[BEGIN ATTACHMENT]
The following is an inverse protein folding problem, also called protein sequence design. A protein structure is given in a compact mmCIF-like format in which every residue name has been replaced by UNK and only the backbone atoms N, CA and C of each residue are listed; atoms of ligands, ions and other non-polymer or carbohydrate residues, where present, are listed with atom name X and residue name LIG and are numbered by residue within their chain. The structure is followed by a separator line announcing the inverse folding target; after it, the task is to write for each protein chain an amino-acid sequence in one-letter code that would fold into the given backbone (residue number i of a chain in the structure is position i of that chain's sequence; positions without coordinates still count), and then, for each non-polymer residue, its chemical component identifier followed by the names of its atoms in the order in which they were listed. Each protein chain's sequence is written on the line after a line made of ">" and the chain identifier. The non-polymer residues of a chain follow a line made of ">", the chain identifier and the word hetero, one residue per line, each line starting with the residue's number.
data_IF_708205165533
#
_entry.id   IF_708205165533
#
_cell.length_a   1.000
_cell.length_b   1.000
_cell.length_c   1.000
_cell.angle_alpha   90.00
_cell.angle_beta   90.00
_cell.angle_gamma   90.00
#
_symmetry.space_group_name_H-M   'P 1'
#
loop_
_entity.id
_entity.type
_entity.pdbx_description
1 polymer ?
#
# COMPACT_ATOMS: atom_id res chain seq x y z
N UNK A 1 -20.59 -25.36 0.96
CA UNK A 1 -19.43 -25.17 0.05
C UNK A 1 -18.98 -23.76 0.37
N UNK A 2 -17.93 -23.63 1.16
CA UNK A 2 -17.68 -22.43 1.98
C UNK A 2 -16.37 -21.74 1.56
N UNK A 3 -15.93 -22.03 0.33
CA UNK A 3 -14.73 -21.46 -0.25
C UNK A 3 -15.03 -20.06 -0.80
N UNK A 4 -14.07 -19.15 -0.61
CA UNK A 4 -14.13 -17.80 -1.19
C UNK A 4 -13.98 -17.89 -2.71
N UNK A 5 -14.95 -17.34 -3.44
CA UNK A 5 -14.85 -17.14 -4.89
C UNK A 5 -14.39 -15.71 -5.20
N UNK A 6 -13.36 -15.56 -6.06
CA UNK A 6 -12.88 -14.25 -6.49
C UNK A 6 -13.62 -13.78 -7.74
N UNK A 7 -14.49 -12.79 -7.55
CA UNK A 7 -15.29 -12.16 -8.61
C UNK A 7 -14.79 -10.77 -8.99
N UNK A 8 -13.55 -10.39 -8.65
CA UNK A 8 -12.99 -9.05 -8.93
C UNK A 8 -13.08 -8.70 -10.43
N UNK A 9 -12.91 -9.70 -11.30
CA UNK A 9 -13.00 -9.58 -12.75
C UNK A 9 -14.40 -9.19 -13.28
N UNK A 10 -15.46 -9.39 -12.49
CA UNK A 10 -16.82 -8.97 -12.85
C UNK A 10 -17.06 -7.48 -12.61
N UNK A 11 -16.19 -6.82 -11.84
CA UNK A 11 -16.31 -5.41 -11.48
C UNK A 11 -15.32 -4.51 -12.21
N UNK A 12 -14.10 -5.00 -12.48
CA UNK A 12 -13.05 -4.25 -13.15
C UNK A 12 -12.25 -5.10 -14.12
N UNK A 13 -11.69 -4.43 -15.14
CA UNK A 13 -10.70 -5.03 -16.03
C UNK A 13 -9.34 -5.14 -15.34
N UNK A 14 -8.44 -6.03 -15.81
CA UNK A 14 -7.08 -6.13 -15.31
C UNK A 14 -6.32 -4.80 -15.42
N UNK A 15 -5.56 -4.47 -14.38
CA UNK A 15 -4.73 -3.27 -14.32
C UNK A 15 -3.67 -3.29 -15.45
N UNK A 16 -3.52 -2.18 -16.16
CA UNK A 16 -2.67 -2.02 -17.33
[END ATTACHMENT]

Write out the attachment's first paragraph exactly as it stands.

The following is an inverse protein folding problem, also called protein sequence design. A protein structure is given in a compact mmCIF-like format in which every residue name has been replaced by UNK and only the backbone atoms N, CA and C of each residue are listed; atoms of ligands, ions and other non-polymer or carbohydrate residues, where present, are listed with atom name X and residue name LIG and are numbered by residue within their chain. The structure is followed by a separator line announcing the inverse folding target; after it, the task is to write for each protein chain an amino-acid sequence in one-letter code that would fold into the given backbone (residue number i of a chain in the structure is position i of that chain's sequence; positions without coordinates still count), and then, for each non-polymer residue, its chemical component identifier followed by the names of its atoms in the order in which they were listed. Each protein chain's sequence is written on the line after a line made of ">" and the chain identifier. The non-polymer residues of a chain follow a line made of ">", the chain identifier and the word hetero, one residue per line, each line starting with the residue's number.